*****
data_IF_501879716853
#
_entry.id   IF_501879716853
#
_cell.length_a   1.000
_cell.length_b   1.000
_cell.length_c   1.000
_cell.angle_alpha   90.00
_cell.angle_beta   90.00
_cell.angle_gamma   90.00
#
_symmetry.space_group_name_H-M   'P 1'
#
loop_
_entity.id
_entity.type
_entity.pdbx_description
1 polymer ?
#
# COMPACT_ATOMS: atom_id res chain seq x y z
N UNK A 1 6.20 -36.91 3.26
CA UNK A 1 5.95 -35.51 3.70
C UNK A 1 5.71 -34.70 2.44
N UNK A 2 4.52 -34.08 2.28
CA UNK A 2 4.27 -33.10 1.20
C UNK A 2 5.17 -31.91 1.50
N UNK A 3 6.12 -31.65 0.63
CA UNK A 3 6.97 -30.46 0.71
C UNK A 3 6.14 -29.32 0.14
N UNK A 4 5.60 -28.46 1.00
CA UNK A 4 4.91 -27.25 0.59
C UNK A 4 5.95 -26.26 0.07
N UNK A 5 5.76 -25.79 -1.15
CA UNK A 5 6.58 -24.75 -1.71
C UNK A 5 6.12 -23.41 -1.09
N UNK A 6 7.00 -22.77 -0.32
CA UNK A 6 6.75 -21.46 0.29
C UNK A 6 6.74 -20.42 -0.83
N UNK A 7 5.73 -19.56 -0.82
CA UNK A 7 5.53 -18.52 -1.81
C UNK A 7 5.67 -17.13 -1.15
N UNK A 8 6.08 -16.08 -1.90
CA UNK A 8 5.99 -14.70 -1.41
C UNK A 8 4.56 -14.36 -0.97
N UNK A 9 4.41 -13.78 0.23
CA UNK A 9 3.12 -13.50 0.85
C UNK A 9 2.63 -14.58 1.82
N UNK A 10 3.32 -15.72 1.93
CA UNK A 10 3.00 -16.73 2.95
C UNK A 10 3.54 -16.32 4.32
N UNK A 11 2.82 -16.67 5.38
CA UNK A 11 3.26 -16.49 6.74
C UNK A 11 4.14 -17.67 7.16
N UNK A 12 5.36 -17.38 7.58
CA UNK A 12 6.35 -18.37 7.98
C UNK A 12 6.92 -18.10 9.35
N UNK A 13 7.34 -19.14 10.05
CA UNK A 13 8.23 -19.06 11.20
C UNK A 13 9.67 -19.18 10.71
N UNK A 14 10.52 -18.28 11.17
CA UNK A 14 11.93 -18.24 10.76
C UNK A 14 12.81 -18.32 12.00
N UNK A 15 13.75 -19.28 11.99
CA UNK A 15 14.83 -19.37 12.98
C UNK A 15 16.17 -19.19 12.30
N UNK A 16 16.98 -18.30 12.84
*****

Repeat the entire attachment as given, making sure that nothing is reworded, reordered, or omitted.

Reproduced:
data_IF_501879716853
#
_entry.id   IF_501879716853
#
_cell.length_a   1.000
_cell.length_b   1.000
_cell.length_c   1.000
_cell.angle_alpha   90.00
_cell.angle_beta   90.00
_cell.angle_gamma   90.00
#
_symmetry.space_group_name_H-M   'P 1'
#
loop_
_entity.id
_entity.type
_entity.pdbx_description
1 polymer ?
#
# COMPACT_ATOMS: atom_id res chain seq x y z
N UNK A 1 6.20 -36.91 3.26
CA UNK A 1 5.95 -35.51 3.70
C UNK A 1 5.71 -34.70 2.44
N UNK A 2 4.52 -34.08 2.28
CA UNK A 2 4.27 -33.10 1.20
C UNK A 2 5.17 -31.91 1.50
N UNK A 3 6.12 -31.65 0.63
CA UNK A 3 6.97 -30.46 0.71
C UNK A 3 6.14 -29.32 0.14
N UNK A 4 5.60 -28.46 1.00
CA UNK A 4 4.91 -27.25 0.59
C UNK A 4 5.95 -26.26 0.07
N UNK A 5 5.76 -25.79 -1.15
CA UNK A 5 6.58 -24.75 -1.71
C UNK A 5 6.12 -23.41 -1.09
N UNK A 6 7.00 -22.77 -0.32
CA UNK A 6 6.75 -21.46 0.29
C UNK A 6 6.74 -20.42 -0.83
N UNK A 7 5.73 -19.56 -0.82
CA UNK A 7 5.53 -18.52 -1.81
C UNK A 7 5.67 -17.13 -1.15
N UNK A 8 6.08 -16.08 -1.90
CA UNK A 8 5.99 -14.70 -1.41
C UNK A 8 4.56 -14.36 -0.97
N UNK A 9 4.41 -13.78 0.23
CA UNK A 9 3.12 -13.50 0.85
C UNK A 9 2.63 -14.58 1.82
N UNK A 10 3.32 -15.72 1.93
CA UNK A 10 3.00 -16.73 2.95
C UNK A 10 3.54 -16.32 4.32
N UNK A 11 2.82 -16.67 5.38
CA UNK A 11 3.26 -16.49 6.74
C UNK A 11 4.14 -17.67 7.16
N UNK A 12 5.36 -17.38 7.58
CA UNK A 12 6.35 -18.37 7.98
C UNK A 12 6.92 -18.10 9.35
N UNK A 13 7.34 -19.14 10.05
CA UNK A 13 8.23 -19.06 11.20
C UNK A 13 9.67 -19.18 10.71
N UNK A 14 10.52 -18.28 11.17
CA UNK A 14 11.93 -18.24 10.76
C UNK A 14 12.81 -18.32 12.00
N UNK A 15 13.75 -19.28 11.99
CA UNK A 15 14.83 -19.37 12.98
C UNK A 15 16.17 -19.19 12.30
N UNK A 16 16.98 -18.30 12.84